On the contrary. We have already established beyond any reasonable doubt whatsoever that Cullen does not currently hold British nationality. The latest date that he could have POSSIBLY held British nationality - even under the highly unlikely and almost certainly false THEORETICAL SUPPOSITION that he deliberately broke Japanese law by failing to renounce his British citizenship when he turned 20 - would have been 2007, when the British embassy itself began automatically revoking the passports of any adult who held a Japanese passport. Therefore, he does not hold British nationality now, nor did he hold it in 2008, when he played for Japan in January, February and April of that year,

    This is a spurious comment which seems deliberately constructed to confuse. Nearly all of the cases you mention involve people who held dual nationality - something that does not apply in this case. It has always been true that people who acquire citizenship later in life must meet far more stringent criteria. While this is a common event in Europe, where open borders make such things far more prevalent, it does not apply in the context you are referring to.

    No citizens of Japan, Korea, China, North Korea or Mongolia ( East Asian countries) has ever played for another NT after playing for a youth team of that country, and only two players have ever played for one of those countries after playing for a different country's youth team (both cases were former Hong Kong residents who played for China after Hong Kong was handed over from the British, having earlier played for Hong Kong.)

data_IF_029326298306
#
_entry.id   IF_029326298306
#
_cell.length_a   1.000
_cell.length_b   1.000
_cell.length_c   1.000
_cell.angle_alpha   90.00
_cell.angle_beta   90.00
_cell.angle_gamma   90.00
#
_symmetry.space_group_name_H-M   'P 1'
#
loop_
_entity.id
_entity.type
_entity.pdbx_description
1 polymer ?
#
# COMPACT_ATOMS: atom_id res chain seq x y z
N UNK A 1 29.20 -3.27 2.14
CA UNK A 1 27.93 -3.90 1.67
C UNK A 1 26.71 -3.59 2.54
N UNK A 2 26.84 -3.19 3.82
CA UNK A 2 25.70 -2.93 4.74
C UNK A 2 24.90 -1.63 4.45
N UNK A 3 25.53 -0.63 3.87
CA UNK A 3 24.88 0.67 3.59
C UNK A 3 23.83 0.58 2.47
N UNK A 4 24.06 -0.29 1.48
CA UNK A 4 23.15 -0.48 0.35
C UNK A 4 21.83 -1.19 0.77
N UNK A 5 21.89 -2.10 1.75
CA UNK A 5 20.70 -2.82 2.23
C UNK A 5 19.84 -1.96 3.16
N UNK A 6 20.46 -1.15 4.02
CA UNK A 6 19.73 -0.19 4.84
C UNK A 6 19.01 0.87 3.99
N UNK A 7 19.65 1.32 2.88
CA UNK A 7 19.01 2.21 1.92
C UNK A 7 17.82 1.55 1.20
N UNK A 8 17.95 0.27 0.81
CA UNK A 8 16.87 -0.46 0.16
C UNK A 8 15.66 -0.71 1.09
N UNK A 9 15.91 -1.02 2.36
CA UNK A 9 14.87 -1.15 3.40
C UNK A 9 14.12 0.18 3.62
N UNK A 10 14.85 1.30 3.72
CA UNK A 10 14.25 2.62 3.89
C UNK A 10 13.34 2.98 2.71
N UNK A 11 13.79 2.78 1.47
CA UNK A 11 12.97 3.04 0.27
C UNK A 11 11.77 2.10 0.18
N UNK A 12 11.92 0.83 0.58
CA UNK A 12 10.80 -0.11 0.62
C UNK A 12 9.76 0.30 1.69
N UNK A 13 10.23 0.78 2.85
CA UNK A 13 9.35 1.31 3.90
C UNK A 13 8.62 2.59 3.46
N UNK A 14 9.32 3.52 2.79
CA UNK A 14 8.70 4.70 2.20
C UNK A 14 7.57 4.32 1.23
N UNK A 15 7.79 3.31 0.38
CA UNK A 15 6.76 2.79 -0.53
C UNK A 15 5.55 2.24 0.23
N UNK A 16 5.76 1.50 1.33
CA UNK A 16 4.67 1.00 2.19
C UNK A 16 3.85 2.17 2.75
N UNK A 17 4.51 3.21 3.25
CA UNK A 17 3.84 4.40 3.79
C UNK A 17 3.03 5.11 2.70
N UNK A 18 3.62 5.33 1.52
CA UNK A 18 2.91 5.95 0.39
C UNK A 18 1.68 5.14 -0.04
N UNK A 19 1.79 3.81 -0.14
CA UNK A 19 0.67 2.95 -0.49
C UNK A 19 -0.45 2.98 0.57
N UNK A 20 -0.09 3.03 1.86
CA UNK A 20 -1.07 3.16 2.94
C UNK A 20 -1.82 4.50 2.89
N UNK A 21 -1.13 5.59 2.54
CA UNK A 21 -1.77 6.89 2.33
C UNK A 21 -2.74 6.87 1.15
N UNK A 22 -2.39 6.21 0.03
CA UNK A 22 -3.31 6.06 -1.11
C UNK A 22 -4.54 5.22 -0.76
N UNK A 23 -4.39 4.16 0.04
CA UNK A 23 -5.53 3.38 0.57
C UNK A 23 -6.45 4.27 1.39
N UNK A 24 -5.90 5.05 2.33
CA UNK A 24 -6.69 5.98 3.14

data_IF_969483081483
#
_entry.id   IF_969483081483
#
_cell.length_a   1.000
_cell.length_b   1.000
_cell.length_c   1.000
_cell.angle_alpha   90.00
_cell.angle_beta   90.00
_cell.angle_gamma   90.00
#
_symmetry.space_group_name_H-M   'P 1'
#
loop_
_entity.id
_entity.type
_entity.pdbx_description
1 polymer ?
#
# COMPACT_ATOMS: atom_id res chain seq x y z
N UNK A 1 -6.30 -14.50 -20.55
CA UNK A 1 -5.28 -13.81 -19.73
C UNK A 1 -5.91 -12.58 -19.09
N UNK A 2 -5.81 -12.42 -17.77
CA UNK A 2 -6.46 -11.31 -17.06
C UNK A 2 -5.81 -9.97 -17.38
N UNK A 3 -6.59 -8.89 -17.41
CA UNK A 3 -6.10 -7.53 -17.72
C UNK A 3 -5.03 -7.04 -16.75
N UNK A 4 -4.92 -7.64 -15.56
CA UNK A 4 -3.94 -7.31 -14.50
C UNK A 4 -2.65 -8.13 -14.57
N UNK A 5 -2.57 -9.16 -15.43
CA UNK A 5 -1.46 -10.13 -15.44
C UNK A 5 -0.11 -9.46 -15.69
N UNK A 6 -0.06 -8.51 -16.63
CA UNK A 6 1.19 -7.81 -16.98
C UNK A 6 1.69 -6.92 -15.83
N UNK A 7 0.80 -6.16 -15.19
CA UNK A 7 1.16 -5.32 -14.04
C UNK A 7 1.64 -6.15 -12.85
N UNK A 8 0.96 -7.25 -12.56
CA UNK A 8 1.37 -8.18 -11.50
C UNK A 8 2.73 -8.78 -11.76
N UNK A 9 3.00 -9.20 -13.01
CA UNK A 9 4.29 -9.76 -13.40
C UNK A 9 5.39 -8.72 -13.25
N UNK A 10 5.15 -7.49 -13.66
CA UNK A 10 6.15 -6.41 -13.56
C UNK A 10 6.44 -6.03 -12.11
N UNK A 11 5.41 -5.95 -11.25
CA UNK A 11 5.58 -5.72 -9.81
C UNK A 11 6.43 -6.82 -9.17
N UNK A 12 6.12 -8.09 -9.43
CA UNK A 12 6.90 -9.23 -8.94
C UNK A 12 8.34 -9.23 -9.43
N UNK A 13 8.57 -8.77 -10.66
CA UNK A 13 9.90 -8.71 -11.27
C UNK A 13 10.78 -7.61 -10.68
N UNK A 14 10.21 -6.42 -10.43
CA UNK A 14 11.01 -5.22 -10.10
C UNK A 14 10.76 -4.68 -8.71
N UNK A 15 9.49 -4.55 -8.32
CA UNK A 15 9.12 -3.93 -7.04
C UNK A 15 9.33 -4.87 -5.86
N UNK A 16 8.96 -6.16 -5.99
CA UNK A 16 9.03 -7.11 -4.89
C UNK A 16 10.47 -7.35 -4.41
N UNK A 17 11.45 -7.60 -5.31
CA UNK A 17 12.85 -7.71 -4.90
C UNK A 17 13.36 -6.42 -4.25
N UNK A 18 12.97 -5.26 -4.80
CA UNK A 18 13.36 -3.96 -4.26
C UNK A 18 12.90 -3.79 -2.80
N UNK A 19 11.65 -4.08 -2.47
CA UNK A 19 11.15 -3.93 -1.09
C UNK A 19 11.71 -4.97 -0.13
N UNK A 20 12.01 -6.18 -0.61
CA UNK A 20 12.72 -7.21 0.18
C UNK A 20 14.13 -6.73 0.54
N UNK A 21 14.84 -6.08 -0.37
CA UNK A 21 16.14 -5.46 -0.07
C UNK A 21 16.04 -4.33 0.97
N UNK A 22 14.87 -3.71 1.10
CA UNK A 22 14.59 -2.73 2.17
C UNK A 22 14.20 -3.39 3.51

You seem to be not only deluding yourself about which team Cullen "wishes to play" for, but also what it means to legally obtain and legally renounce nationality. Cullen was born and raised in Japan. He has never owned a British passport. While his status as the son of a British national ENTITLES him to obtain a British passport at the age of seniority (I believe it is 16 in the UK), it does not AUTOMATICALLY CONFER UPON HIM British citizenship. Since he was travelling on a Japanese passport as early as age 15 (his first U-16 overseas appearance), it is not at all likely (indeed it is counter-intuitive if not altogether laughable) that he would have deliberately obtained a British passport or taken steps to claim or confirm his British nationality. He was most certainly ENTITLED to claim British citizenship until he renounced it at the age of 20, but that is a very different thing indeed.

    Thats absolutely ridiculous. In Japan, any youngster with mixed parentage is presented with this dilemma from the time they are 9 or 10. Ask Goru-no-ura, whose own kids are no doubt making the same considerations, together with their parents. If a kid is talented enough to even be CONSIDERED for a national team of Japan, I assure you, the parents will have consulted with both the Japanese and the "foreign" embassy, consulted with lawyers, and reviewed the FIFA codes months before they ever have a chance to play. All the more so because back in 2005 (as you seem to have so conveniently forgotten), there was still an age limit on when you could switch your status, under FIFA regulations.

    Please, by all means run that by me again. I really enjoy the sight of a person trying to turn themselves into a logical pretzel.